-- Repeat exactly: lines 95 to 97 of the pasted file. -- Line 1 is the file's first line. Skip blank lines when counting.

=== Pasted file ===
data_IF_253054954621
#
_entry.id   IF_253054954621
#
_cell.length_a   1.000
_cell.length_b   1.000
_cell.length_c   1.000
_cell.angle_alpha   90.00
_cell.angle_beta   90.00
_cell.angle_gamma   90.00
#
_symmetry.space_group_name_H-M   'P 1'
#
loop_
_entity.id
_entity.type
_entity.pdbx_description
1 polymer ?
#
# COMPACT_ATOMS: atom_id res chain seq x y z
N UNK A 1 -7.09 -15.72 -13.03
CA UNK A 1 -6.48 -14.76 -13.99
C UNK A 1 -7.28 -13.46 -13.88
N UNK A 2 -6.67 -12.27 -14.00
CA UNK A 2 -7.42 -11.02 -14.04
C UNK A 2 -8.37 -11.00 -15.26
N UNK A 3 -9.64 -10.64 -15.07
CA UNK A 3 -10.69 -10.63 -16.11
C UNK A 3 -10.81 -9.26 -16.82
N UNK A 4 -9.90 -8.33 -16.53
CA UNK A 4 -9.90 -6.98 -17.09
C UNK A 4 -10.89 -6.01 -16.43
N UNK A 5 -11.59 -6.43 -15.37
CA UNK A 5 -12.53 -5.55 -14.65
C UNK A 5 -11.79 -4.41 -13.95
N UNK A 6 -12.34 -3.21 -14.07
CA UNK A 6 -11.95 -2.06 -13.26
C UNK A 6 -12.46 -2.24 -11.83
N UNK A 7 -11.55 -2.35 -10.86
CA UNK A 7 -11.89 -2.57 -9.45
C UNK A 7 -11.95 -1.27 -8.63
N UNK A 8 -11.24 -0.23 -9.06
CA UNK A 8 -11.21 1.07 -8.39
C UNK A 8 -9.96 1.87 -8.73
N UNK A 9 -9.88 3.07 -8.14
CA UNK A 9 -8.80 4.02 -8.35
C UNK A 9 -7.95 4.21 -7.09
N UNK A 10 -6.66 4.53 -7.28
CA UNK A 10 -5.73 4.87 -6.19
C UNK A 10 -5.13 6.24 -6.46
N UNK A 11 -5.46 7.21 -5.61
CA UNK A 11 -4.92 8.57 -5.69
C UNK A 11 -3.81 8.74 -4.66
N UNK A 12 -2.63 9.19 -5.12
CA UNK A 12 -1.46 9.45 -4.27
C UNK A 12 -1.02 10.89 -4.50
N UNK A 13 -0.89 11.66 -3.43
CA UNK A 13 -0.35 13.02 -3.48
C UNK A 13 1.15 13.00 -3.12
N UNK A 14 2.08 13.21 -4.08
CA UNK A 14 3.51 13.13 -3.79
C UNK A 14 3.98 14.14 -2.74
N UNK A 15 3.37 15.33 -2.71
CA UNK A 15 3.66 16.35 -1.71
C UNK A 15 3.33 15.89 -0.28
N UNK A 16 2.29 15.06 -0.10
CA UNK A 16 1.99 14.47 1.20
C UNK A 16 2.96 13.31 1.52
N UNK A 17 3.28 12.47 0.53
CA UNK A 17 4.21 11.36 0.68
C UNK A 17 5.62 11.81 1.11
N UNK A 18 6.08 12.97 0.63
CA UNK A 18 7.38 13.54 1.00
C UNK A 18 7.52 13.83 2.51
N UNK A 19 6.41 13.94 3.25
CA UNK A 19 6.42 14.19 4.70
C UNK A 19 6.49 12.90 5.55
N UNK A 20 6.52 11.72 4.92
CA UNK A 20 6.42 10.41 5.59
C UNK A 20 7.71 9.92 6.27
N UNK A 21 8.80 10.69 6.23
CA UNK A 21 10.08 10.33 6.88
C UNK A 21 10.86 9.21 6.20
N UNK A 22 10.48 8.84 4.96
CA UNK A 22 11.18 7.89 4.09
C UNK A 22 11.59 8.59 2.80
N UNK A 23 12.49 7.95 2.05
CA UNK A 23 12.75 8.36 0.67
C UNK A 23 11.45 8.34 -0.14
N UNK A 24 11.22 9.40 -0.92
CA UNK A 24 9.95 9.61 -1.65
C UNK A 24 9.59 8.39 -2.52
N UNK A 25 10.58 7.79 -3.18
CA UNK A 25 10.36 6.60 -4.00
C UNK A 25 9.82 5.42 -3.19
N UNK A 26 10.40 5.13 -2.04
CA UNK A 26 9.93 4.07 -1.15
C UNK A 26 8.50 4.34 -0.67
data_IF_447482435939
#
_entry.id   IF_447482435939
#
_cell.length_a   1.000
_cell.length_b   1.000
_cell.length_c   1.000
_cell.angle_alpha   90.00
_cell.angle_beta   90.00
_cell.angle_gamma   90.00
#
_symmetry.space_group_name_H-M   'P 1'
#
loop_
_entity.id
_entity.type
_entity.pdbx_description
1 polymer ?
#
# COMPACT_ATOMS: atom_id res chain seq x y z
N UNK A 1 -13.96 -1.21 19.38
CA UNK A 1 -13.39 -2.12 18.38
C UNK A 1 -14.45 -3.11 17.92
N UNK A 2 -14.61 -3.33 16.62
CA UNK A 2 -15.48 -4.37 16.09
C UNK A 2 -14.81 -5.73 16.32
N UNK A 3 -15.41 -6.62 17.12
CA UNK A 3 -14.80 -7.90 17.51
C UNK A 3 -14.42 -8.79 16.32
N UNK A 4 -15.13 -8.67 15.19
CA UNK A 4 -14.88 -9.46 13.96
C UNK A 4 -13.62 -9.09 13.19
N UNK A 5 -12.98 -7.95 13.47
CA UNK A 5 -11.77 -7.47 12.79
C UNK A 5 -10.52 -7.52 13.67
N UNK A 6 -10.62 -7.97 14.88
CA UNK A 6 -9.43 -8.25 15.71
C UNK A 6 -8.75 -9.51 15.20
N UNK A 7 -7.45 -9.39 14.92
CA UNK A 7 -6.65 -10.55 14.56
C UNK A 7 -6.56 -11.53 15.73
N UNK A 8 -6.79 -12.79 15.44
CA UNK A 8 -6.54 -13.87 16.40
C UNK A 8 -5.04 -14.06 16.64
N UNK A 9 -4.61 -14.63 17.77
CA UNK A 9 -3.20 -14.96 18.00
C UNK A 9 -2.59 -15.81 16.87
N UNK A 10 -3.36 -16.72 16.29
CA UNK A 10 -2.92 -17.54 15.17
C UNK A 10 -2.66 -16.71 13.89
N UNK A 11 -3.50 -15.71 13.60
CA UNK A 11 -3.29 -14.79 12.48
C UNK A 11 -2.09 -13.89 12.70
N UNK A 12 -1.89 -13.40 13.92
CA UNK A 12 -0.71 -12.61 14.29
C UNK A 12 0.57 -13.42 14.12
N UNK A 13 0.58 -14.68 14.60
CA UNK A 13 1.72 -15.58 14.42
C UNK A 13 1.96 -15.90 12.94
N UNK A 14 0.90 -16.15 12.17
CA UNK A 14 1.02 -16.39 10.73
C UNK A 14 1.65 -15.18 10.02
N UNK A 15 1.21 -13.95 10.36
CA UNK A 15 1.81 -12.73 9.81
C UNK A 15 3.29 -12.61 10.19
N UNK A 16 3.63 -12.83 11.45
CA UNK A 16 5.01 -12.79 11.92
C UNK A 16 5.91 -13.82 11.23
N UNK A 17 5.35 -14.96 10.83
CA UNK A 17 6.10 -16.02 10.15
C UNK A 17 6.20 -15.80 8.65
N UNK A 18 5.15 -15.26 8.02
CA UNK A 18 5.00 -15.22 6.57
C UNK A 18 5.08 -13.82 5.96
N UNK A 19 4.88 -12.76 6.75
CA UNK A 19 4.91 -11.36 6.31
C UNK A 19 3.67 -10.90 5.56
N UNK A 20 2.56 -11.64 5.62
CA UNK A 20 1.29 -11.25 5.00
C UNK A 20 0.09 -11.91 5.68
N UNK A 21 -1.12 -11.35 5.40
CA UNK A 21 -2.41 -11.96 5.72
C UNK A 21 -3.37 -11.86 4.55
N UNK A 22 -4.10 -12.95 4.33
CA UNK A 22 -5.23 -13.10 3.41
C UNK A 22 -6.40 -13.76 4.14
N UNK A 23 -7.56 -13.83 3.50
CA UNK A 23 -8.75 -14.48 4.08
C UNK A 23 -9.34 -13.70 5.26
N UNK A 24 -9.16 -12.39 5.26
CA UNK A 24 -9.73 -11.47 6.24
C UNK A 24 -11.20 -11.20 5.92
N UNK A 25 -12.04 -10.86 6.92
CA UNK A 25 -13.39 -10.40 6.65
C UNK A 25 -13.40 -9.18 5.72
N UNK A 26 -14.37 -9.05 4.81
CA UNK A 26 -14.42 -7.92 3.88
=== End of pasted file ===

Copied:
C UNK A 25 9.82 5.42 -3.19
N UNK A 26 10.40 5.13 -2.04
CA UNK A 26 9.93 4.07 -1.15